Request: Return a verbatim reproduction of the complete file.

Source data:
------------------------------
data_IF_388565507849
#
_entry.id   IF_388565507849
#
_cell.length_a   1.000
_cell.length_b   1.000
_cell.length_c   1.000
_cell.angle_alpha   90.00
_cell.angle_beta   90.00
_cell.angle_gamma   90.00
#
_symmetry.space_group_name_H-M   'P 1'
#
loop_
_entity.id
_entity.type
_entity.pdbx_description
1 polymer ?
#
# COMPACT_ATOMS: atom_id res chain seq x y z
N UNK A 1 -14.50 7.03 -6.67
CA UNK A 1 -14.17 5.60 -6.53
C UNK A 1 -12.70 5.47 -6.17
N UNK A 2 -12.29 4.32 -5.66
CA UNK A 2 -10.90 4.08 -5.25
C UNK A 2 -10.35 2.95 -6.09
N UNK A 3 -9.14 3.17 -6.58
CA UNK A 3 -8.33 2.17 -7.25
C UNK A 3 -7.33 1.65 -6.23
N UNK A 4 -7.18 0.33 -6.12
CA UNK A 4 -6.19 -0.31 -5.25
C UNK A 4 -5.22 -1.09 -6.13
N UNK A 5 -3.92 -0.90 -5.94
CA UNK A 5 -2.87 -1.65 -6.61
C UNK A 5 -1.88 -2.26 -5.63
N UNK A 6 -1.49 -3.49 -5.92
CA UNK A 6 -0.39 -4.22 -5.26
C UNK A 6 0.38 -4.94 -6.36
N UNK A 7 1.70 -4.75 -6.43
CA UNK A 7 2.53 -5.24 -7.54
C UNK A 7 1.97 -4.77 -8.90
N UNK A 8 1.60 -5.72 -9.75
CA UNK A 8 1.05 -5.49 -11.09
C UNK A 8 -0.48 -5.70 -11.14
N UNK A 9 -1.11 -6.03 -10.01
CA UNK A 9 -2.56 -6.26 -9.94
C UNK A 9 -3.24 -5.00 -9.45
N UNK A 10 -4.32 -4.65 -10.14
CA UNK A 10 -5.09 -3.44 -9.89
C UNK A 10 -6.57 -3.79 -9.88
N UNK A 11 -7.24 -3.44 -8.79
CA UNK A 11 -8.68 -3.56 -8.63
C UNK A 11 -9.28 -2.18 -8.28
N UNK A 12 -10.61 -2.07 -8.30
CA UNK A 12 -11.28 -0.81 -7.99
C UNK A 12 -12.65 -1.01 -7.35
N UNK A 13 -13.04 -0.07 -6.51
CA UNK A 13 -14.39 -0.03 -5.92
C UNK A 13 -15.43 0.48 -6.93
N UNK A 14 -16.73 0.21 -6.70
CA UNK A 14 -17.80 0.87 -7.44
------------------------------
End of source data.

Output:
data_IF_388565507849
#
_entry.id   IF_388565507849
#
_cell.length_a   1.000
_cell.length_b   1.000
_cell.length_c   1.000
_cell.angle_alpha   90.00
_cell.angle_beta   90.00
_cell.angle_gamma   90.00
#
_symmetry.space_group_name_H-M   'P 1'
#
loop_
_entity.id
_entity.type
_entity.pdbx_description
1 polymer ?
#
# COMPACT_ATOMS: atom_id res chain seq x y z
N UNK A 1 -14.50 7.03 -6.67
CA UNK A 1 -14.17 5.60 -6.53
C UNK A 1 -12.70 5.47 -6.17
N UNK A 2 -12.29 4.32 -5.66
CA UNK A 2 -10.90 4.08 -5.25
C UNK A 2 -10.35 2.95 -6.09
N UNK A 3 -9.14 3.17 -6.58
CA UNK A 3 -8.33 2.17 -7.25
C UNK A 3 -7.33 1.65 -6.23
N UNK A 4 -7.18 0.33 -6.12
CA UNK A 4 -6.19 -0.31 -5.25
C UNK A 4 -5.22 -1.09 -6.13
N UNK A 5 -3.92 -0.90 -5.94
CA UNK A 5 -2.87 -1.65 -6.61
C UNK A 5 -1.88 -2.26 -5.63
N UNK A 6 -1.49 -3.49 -5.92
CA UNK A 6 -0.39 -4.22 -5.26
C UNK A 6 0.38 -4.94 -6.36
N UNK A 7 1.70 -4.75 -6.43
CA UNK A 7 2.53 -5.24 -7.54
C UNK A 7 1.97 -4.77 -8.90
N UNK A 8 1.60 -5.72 -9.75
CA UNK A 8 1.05 -5.49 -11.09
C UNK A 8 -0.48 -5.70 -11.14
N UNK A 9 -1.11 -6.03 -10.01
CA UNK A 9 -2.56 -6.26 -9.94
C UNK A 9 -3.24 -5.00 -9.45
N UNK A 10 -4.32 -4.65 -10.14
CA UNK A 10 -5.09 -3.44 -9.89
C UNK A 10 -6.57 -3.79 -9.88
N UNK A 11 -7.24 -3.44 -8.79
CA UNK A 11 -8.68 -3.56 -8.63
C UNK A 11 -9.28 -2.18 -8.28
N UNK A 12 -10.61 -2.07 -8.30
CA UNK A 12 -11.28 -0.81 -7.99
C UNK A 12 -12.65 -1.01 -7.35
N UNK A 13 -13.04 -0.07 -6.51
CA UNK A 13 -14.39 -0.03 -5.92
C UNK A 13 -15.43 0.48 -6.93
N UNK A 14 -16.73 0.21 -6.70
CA UNK A 14 -17.80 0.87 -7.44